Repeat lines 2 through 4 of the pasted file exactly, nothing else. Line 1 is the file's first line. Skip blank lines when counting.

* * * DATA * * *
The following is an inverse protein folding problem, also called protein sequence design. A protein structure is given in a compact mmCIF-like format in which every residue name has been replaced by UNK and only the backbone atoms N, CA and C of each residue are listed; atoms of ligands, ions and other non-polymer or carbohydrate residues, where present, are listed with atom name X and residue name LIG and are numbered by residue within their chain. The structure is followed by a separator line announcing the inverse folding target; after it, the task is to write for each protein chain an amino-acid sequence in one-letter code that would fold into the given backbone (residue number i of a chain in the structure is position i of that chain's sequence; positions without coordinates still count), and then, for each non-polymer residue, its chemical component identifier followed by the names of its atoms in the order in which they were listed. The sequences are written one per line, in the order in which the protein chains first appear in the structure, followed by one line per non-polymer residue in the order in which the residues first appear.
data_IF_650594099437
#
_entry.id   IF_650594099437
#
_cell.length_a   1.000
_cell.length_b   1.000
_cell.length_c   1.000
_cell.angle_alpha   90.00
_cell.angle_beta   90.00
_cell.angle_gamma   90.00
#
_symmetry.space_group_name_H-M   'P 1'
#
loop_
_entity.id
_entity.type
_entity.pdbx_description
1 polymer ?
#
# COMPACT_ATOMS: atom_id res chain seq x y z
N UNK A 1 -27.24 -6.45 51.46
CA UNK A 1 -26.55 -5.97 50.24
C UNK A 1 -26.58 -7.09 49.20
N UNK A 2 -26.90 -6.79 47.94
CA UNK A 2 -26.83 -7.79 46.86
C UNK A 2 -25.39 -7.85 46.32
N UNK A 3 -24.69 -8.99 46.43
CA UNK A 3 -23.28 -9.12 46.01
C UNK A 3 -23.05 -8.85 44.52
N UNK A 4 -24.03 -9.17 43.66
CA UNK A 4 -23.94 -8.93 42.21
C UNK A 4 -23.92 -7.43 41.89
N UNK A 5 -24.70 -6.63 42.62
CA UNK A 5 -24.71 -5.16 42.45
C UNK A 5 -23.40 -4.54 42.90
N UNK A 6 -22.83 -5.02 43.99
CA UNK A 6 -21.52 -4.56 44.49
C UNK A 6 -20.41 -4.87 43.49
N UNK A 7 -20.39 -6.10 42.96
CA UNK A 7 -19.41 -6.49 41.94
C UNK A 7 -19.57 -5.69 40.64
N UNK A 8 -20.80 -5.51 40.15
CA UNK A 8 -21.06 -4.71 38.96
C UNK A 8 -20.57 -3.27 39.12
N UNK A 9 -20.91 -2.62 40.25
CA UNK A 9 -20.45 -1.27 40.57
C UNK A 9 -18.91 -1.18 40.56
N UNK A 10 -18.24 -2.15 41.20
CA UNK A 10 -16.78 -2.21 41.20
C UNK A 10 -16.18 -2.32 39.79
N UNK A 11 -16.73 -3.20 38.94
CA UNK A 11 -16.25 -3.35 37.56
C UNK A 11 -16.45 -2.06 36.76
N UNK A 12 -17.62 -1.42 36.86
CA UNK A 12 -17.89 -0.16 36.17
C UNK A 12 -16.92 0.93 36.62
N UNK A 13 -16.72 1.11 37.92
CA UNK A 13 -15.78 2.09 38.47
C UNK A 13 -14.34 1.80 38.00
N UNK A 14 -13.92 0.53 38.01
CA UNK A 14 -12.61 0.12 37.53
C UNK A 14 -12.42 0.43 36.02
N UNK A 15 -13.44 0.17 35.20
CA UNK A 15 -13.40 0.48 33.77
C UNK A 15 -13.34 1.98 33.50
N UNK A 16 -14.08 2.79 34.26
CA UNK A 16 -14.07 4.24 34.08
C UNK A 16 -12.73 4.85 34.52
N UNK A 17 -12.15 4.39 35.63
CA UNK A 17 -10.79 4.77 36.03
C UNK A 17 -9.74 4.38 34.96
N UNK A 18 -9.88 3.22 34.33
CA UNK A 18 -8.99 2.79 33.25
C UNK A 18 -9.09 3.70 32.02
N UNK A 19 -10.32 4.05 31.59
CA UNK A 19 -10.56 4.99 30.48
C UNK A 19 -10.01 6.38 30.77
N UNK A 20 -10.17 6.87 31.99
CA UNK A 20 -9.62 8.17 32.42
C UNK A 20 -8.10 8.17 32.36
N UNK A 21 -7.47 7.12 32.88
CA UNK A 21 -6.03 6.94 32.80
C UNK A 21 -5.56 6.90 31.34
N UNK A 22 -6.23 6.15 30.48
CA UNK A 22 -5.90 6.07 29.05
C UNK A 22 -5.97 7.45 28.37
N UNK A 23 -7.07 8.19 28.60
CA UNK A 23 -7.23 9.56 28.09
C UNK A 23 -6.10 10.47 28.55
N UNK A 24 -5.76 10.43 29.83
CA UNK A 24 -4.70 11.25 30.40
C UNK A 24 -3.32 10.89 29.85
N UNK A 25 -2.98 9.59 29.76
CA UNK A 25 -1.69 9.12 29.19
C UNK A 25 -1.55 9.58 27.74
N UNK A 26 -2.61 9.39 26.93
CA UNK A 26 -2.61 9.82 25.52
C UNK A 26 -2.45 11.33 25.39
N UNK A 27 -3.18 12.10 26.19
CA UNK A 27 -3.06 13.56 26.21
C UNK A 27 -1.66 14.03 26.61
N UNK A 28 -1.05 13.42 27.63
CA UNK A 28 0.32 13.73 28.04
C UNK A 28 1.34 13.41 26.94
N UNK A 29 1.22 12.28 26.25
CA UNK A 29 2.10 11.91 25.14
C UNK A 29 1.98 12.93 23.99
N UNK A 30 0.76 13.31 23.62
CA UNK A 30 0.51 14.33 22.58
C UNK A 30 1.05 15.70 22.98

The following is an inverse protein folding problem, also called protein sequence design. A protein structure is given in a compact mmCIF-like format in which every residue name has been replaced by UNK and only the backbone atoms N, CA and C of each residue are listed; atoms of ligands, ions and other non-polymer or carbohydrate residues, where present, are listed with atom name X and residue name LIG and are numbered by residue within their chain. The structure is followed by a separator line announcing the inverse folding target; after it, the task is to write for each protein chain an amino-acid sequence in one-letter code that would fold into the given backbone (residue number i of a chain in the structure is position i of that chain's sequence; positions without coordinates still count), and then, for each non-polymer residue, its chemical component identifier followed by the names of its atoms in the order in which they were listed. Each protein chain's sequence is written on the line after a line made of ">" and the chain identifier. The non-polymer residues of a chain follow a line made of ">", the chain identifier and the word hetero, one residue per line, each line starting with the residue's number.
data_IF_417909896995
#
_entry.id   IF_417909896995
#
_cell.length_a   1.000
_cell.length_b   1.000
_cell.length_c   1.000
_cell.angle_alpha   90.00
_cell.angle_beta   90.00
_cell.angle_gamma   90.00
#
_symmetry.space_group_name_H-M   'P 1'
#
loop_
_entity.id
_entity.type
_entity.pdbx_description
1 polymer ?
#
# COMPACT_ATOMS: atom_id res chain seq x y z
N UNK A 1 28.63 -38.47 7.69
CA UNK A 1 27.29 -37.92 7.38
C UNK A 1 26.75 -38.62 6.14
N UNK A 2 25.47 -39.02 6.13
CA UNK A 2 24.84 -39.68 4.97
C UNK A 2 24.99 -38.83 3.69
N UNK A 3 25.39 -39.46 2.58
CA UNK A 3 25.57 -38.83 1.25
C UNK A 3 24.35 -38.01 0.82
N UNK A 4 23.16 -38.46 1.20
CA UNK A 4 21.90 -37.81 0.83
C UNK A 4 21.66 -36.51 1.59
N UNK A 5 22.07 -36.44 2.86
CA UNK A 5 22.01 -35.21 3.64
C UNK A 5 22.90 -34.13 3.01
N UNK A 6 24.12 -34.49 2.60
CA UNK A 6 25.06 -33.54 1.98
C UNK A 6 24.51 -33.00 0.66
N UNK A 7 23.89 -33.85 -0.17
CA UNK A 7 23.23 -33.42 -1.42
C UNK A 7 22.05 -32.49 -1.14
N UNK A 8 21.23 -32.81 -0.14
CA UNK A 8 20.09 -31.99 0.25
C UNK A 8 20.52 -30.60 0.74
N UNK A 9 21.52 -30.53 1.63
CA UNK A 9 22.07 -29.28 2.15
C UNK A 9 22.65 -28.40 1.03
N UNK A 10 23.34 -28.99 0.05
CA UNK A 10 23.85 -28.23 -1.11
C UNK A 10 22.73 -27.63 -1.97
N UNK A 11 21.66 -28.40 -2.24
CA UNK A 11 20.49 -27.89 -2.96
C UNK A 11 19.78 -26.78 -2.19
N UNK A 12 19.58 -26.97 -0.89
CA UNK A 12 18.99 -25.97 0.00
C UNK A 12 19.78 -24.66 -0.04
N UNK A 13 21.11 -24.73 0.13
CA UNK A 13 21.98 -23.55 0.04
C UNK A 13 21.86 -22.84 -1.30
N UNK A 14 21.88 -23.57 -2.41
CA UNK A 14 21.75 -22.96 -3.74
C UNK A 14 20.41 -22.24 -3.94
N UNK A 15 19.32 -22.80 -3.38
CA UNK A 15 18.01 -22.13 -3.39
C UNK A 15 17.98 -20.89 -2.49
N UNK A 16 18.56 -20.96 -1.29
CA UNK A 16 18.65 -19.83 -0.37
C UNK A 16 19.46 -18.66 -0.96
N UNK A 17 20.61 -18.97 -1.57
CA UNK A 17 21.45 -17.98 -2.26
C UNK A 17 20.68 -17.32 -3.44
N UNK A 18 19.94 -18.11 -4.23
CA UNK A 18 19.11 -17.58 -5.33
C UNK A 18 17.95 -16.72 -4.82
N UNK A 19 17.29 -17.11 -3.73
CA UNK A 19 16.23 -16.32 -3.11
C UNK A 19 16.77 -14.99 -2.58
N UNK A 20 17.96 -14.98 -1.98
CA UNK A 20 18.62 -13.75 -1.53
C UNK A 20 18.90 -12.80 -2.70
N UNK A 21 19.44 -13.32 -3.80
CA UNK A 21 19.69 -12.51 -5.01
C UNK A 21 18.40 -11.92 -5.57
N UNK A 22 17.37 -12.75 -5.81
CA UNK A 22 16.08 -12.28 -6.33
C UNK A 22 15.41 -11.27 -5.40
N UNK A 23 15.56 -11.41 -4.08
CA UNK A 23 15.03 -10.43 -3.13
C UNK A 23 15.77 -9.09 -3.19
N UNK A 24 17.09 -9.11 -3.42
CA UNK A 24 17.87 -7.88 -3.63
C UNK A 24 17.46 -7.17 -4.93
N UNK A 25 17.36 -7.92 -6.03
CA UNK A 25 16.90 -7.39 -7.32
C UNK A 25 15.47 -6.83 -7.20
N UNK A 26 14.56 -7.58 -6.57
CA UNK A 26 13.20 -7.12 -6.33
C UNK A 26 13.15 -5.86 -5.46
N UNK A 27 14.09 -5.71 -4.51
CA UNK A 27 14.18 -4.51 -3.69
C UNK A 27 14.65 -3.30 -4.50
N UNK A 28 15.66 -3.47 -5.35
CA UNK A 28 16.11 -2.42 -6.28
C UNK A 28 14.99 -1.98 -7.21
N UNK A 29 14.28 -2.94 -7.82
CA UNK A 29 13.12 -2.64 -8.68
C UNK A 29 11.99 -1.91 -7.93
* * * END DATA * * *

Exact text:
data_IF_650594099437
#
_entry.id   IF_650594099437